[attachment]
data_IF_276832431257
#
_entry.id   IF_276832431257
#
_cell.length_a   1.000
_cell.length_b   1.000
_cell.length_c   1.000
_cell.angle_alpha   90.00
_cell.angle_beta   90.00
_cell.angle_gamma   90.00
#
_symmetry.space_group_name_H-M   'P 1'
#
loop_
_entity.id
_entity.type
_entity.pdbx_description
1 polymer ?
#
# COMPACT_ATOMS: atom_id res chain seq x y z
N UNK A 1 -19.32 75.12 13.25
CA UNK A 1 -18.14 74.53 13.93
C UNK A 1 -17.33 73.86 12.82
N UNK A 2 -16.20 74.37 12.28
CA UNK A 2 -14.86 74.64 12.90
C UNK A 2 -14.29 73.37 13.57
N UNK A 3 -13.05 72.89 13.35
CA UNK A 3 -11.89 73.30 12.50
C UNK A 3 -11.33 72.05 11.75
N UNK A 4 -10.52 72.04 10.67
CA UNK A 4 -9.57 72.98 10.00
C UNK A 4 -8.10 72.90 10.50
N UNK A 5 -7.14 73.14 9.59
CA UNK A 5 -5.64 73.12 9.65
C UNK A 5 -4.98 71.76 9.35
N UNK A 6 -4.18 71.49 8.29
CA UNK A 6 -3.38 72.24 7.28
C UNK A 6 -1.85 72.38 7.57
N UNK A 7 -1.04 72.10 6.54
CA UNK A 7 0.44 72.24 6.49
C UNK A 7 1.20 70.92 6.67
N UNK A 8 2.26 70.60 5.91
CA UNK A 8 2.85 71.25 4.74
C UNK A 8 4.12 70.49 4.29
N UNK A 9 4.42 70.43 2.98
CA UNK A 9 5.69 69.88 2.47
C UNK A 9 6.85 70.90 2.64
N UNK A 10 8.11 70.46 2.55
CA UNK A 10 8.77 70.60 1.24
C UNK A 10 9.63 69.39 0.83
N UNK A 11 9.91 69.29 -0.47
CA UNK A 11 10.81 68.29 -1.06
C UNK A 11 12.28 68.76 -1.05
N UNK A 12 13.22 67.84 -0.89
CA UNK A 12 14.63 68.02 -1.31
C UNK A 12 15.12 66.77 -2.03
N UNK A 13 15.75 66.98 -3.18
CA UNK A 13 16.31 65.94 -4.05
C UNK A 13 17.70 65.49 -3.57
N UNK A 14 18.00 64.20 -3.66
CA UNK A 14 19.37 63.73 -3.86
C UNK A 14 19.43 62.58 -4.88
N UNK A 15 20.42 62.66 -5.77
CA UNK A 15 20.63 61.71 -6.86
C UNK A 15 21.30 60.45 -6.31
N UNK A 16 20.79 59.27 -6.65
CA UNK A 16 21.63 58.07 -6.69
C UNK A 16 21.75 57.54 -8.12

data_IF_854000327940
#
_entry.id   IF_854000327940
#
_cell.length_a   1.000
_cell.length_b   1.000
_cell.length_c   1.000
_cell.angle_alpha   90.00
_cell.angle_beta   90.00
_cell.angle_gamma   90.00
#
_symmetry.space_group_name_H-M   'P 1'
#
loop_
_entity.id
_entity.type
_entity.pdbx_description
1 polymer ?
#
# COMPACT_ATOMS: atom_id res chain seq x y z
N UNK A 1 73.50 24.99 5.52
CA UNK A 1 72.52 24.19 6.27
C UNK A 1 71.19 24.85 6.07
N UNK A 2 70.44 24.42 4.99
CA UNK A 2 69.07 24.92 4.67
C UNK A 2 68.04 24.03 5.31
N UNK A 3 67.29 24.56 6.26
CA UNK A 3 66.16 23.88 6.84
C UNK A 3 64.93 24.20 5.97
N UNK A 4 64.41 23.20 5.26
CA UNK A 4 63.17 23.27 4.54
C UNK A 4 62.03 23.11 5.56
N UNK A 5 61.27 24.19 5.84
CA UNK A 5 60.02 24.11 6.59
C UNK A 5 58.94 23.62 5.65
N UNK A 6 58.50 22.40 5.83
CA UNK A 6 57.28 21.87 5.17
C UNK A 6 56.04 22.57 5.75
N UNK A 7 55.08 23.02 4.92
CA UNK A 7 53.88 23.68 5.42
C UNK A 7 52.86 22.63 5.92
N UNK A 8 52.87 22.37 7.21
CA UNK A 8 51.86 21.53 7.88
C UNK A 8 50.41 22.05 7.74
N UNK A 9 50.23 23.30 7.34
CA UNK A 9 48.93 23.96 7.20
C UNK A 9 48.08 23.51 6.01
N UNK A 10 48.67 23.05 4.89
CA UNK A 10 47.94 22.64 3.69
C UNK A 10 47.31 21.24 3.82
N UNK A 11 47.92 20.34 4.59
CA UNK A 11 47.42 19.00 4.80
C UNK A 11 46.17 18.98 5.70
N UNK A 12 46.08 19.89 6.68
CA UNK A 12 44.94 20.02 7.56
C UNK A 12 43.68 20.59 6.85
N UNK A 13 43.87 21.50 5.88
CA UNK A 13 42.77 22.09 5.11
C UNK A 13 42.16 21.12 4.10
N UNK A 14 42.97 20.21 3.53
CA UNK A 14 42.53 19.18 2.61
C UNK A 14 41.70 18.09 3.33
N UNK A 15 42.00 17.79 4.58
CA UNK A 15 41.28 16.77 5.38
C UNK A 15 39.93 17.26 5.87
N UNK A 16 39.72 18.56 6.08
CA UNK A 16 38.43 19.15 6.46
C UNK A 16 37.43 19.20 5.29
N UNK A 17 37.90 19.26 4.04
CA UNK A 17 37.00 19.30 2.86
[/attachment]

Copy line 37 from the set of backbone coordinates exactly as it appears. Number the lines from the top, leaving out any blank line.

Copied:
CA UNK A 6 -3.38 72.24 7.28